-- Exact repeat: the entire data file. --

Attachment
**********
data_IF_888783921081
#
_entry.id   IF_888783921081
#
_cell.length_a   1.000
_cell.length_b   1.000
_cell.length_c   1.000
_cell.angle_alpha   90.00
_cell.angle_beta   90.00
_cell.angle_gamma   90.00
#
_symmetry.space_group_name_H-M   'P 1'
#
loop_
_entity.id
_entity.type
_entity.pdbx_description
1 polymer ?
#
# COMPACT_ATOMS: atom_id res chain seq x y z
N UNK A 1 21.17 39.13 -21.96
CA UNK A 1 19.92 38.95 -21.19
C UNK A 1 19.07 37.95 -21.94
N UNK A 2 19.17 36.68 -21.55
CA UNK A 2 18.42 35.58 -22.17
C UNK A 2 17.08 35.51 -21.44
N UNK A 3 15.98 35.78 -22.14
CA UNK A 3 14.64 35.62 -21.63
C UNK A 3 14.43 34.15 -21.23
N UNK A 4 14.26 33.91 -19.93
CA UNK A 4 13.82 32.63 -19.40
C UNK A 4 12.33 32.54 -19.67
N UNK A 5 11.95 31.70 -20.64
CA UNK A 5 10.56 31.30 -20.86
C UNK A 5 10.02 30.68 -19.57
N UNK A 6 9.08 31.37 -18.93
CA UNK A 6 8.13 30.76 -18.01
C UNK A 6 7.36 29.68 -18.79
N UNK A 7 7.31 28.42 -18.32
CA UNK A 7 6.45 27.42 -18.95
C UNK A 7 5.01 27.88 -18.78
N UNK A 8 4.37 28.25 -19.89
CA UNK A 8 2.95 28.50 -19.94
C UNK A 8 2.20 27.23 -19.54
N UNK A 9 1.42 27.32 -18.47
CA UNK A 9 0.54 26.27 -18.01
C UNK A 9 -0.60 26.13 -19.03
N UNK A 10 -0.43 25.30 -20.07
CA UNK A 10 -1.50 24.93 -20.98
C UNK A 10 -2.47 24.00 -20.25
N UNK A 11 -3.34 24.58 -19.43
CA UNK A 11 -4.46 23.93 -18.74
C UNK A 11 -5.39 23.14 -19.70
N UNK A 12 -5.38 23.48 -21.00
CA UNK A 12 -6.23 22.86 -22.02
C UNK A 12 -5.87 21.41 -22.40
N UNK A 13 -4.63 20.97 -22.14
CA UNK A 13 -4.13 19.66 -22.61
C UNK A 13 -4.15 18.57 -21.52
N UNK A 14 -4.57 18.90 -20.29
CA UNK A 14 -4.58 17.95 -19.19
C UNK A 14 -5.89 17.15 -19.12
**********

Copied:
data_IF_888783921081
#
_entry.id   IF_888783921081
#
_cell.length_a   1.000
_cell.length_b   1.000
_cell.length_c   1.000
_cell.angle_alpha   90.00
_cell.angle_beta   90.00
_cell.angle_gamma   90.00
#
_symmetry.space_group_name_H-M   'P 1'
#
loop_
_entity.id
_entity.type
_entity.pdbx_description
1 polymer ?
#
# COMPACT_ATOMS: atom_id res chain seq x y z
N UNK A 1 21.17 39.13 -21.96
CA UNK A 1 19.92 38.95 -21.19
C UNK A 1 19.07 37.95 -21.94
N UNK A 2 19.17 36.68 -21.55
CA UNK A 2 18.42 35.58 -22.17
C UNK A 2 17.08 35.51 -21.44
N UNK A 3 15.98 35.78 -22.14
CA UNK A 3 14.64 35.62 -21.63
C UNK A 3 14.43 34.15 -21.23
N UNK A 4 14.26 33.91 -19.93
CA UNK A 4 13.82 32.63 -19.40
C UNK A 4 12.33 32.54 -19.67
N UNK A 5 11.95 31.70 -20.64
CA UNK A 5 10.56 31.30 -20.86
C UNK A 5 10.02 30.68 -19.57
N UNK A 6 9.08 31.37 -18.93
CA UNK A 6 8.13 30.76 -18.01
C UNK A 6 7.36 29.68 -18.79
N UNK A 7 7.31 28.42 -18.32
CA UNK A 7 6.45 27.42 -18.95
C UNK A 7 5.01 27.88 -18.78
N UNK A 8 4.37 28.25 -19.89
CA UNK A 8 2.95 28.50 -19.94
C UNK A 8 2.20 27.23 -19.54
N UNK A 9 1.42 27.32 -18.47
CA UNK A 9 0.54 26.27 -18.01
C UNK A 9 -0.60 26.13 -19.03
N UNK A 10 -0.43 25.30 -20.07
CA UNK A 10 -1.50 24.93 -20.98
C UNK A 10 -2.47 24.00 -20.25
N UNK A 11 -3.34 24.58 -19.43
CA UNK A 11 -4.46 23.93 -18.74
C UNK A 11 -5.39 23.14 -19.70
N UNK A 12 -5.38 23.48 -21.00
CA UNK A 12 -6.23 22.86 -22.02
C UNK A 12 -5.87 21.41 -22.40
N UNK A 13 -4.63 20.97 -22.14
CA UNK A 13 -4.13 19.66 -22.61
C UNK A 13 -4.15 18.57 -21.52
N UNK A 14 -4.57 18.90 -20.29
CA UNK A 14 -4.58 17.95 -19.19
C UNK A 14 -5.89 17.15 -19.12